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“More than three quarters of large companies today have a ‘data-hungry’ AI initiative under way—projects involving neural networks or deep-learning systems trained on huge repositories of data,” H. James Wilson and Paul R. Daugherty note in the Harvard Business Review. “Yet, many of the most valuable data sets in organizations are quite small: Think kilobytes or megabytes rather than exabytes. Because this data lacks the volume and velocity of big data, it’s often overlooked, languishing in PCs and functional databases and unconnected to enterprise-wide IT innovation initiatives.”
Wilson and Daugherty argue that “emerging AI tools and techniques ... are opening new possibilities to train AI with small data and transform processes.” Keep reading here.
“Data management platforms—whose third-party data has allowed marketers to target existing and new audiences for a decade—are facing an uncertain future,” Ad Age’s George P. Slefo writes. “The technology is vulnerable after Google said it will kill third-party cookies in Chrome by 2022. Other threats include a crackdown on data privacy, consumers who delete cookies or use ad-blocking software and other browsers that block third-party tags.” Keep reading here.
“Nearly half (about 46 percent) of adults either often or very often use a mobile phone to text or access the internet while watching TV,” per Datacenter’s Bradley Johnson, citing MRI-Simmons research. That’s just one nugget of insight available in Ad Age Marketing Fact Pack 2020. Download your free copy here.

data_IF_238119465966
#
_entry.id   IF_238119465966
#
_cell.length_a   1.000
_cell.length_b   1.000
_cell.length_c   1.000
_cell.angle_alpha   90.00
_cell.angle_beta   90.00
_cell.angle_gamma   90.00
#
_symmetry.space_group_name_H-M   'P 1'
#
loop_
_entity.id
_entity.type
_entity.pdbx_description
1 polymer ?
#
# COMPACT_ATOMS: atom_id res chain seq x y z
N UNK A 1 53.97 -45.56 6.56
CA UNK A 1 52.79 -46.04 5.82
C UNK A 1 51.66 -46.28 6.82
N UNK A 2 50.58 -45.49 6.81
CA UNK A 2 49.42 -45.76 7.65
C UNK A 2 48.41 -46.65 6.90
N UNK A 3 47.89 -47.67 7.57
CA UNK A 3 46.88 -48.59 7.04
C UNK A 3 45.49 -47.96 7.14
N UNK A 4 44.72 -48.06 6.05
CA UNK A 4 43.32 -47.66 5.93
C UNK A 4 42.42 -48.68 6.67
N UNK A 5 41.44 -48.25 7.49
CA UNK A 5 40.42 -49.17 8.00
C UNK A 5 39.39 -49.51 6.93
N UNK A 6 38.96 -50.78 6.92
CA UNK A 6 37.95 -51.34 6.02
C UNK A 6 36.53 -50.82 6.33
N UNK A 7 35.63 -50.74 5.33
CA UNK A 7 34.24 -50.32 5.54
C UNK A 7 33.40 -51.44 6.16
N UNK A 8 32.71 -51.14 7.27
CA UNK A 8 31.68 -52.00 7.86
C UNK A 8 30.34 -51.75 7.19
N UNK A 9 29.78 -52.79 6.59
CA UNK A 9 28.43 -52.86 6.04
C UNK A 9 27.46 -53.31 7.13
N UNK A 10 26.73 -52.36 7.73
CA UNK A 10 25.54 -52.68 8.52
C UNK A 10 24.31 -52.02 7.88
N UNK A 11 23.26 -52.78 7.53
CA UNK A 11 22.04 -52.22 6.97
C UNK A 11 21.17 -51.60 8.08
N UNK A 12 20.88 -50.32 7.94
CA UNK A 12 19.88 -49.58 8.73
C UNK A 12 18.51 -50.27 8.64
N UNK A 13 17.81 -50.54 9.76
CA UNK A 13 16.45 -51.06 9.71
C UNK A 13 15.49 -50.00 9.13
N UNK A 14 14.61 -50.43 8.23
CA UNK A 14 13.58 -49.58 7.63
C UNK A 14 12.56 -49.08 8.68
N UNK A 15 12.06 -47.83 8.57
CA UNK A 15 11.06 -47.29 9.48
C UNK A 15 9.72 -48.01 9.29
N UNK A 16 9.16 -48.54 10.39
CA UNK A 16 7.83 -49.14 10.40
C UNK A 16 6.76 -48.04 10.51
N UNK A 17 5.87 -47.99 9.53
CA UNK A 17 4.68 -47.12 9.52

A current commercial from Google is based on a simple, data-driven premise: #TheMostSearched, per the campaign’s tagline. If you haven’t seen it already (it’s gone viral), you can watch it here. As Google explains, “This Black History Month, we’re celebrating some of #TheMostSearched moments and individuals in America. To find them, we used U.S.-based Google Trends Data to identify Black American achievements that were searched more than any others between January 1, 2004—when U.S. Search Data first became available—and July 1, 2019.” The ad packs an emotional punch given that it serves up chill-inducing clips of the likes of Prince (“the most searched guitar solo”), Maya Angelou (“the most searched female poet”) and Martin Luther King Jr. (“the most searched speech”).
A group of Ad Age staffers got to watch the ad on a giant screen last Thursday at the Howard Gilman Opera House, an ornate, historic 2,109-seat venue in Brooklyn, when Google presented it as a part of a commercial break during the winter edition of Pop-Up Magazine. The search giant has been a frequent sponsor of the acclaimed 11-year-old “live magazine” that tours the country each quarter—a cross between inspiring TED talks and a variety show, complete with a house band that provides musical accompaniment. (The current show had stops in Oakland, Los Angeles and Washington, D.C., before Brooklyn.) What made the presentation of Google’s ad particularly powerful is that before it aired on the big screen, it was introduced live by Morgan Elise Johnson, a co-founder of Chicago-based The Triibe, who spoke movingly about searching online to learn about her ancestors—her own personal black history.